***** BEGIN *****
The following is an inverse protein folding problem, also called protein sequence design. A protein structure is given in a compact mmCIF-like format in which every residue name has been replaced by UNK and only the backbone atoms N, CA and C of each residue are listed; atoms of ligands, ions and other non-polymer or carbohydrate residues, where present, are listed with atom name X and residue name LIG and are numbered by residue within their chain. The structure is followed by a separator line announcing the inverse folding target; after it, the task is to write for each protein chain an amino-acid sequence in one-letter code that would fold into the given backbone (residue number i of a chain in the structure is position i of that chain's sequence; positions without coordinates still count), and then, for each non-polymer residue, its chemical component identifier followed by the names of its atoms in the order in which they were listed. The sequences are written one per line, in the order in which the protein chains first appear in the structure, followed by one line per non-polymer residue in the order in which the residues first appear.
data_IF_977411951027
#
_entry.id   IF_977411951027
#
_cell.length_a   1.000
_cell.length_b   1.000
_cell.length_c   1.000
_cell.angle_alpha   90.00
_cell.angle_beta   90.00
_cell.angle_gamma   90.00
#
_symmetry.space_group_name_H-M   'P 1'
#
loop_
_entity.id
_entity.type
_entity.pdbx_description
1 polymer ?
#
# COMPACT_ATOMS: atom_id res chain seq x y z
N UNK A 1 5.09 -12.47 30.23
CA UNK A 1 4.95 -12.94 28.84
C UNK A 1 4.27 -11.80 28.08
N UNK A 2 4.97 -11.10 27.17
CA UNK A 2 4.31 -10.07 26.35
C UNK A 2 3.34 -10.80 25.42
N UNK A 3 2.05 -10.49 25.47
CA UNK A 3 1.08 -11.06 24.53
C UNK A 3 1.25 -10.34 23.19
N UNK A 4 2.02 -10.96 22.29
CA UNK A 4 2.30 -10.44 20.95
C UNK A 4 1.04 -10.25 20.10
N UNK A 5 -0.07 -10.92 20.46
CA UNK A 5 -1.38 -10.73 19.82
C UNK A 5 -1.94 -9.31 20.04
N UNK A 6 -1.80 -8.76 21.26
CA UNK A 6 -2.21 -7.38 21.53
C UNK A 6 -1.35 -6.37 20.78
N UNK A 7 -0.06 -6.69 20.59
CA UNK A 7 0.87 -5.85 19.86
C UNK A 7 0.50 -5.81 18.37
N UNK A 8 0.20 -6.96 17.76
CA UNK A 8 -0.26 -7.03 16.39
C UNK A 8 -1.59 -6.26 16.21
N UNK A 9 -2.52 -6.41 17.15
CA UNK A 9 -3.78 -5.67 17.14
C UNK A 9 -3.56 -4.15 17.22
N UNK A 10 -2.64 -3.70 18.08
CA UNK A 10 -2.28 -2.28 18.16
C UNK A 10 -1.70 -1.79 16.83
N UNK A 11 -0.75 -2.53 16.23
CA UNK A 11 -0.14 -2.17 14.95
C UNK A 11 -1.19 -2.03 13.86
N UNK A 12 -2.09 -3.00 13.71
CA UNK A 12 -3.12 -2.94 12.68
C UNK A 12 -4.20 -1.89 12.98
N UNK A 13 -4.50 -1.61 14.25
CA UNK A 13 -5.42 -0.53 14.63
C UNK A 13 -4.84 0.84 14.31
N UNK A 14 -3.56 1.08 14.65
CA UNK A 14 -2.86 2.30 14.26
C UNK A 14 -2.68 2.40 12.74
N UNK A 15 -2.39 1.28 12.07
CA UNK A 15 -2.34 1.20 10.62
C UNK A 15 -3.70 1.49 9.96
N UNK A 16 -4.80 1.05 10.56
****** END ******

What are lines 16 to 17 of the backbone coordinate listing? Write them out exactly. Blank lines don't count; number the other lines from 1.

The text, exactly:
_entity.id
_entity.type